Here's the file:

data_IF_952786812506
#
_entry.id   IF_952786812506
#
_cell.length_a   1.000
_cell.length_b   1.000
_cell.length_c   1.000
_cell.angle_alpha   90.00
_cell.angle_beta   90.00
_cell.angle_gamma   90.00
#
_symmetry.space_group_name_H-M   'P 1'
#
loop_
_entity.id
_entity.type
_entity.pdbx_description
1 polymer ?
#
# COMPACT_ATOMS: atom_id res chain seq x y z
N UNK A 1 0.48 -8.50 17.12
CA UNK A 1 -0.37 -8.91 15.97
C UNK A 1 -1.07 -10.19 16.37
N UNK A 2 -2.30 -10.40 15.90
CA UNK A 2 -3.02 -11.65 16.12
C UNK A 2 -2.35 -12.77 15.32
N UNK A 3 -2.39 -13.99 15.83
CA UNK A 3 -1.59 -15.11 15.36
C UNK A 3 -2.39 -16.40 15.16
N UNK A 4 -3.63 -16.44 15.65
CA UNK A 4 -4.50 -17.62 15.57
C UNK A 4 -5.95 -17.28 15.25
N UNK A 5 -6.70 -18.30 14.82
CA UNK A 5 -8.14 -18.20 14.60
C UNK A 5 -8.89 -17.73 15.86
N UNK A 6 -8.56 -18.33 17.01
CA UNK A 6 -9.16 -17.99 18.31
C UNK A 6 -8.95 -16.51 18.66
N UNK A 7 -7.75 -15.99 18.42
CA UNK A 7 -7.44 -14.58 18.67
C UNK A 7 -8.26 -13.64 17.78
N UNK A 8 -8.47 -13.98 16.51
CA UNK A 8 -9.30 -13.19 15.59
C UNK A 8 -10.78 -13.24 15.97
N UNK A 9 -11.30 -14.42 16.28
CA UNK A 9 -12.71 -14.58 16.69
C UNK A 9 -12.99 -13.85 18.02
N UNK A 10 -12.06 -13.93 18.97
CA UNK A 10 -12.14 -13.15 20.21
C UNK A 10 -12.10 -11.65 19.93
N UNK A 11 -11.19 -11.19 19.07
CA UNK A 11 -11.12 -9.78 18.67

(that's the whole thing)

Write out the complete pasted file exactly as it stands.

data_IF_952786812506
#
_entry.id   IF_952786812506
#
_cell.length_a   1.000
_cell.length_b   1.000
_cell.length_c   1.000
_cell.angle_alpha   90.00
_cell.angle_beta   90.00
_cell.angle_gamma   90.00
#
_symmetry.space_group_name_H-M   'P 1'
#
loop_
_entity.id
_entity.type
_entity.pdbx_description
1 polymer ?
#
# COMPACT_ATOMS: atom_id res chain seq x y z
N UNK A 1 0.48 -8.50 17.12
CA UNK A 1 -0.37 -8.91 15.97
C UNK A 1 -1.07 -10.19 16.37
N UNK A 2 -2.30 -10.40 15.90
CA UNK A 2 -3.02 -11.65 16.12
C UNK A 2 -2.35 -12.77 15.32
N UNK A 3 -2.39 -13.99 15.83
CA UNK A 3 -1.59 -15.11 15.36
C UNK A 3 -2.39 -16.40 15.16
N UNK A 4 -3.63 -16.44 15.65
CA UNK A 4 -4.50 -17.62 15.57
C UNK A 4 -5.95 -17.28 15.25
N UNK A 5 -6.70 -18.30 14.82
CA UNK A 5 -8.14 -18.20 14.60
C UNK A 5 -8.89 -17.73 15.86
N UNK A 6 -8.56 -18.33 17.01
CA UNK A 6 -9.16 -17.99 18.31
C UNK A 6 -8.95 -16.51 18.66
N UNK A 7 -7.75 -15.99 18.42
CA UNK A 7 -7.44 -14.58 18.67
C UNK A 7 -8.26 -13.64 17.78
N UNK A 8 -8.47 -13.98 16.51
CA UNK A 8 -9.30 -13.19 15.59
C UNK A 8 -10.78 -13.24 15.97
N UNK A 9 -11.30 -14.42 16.28
CA UNK A 9 -12.71 -14.58 16.69
C UNK A 9 -12.99 -13.85 18.02
N UNK A 10 -12.06 -13.93 18.97
CA UNK A 10 -12.14 -13.15 20.21
C UNK A 10 -12.10 -11.65 19.93
N UNK A 11 -11.19 -11.19 19.07
CA UNK A 11 -11.12 -9.78 18.67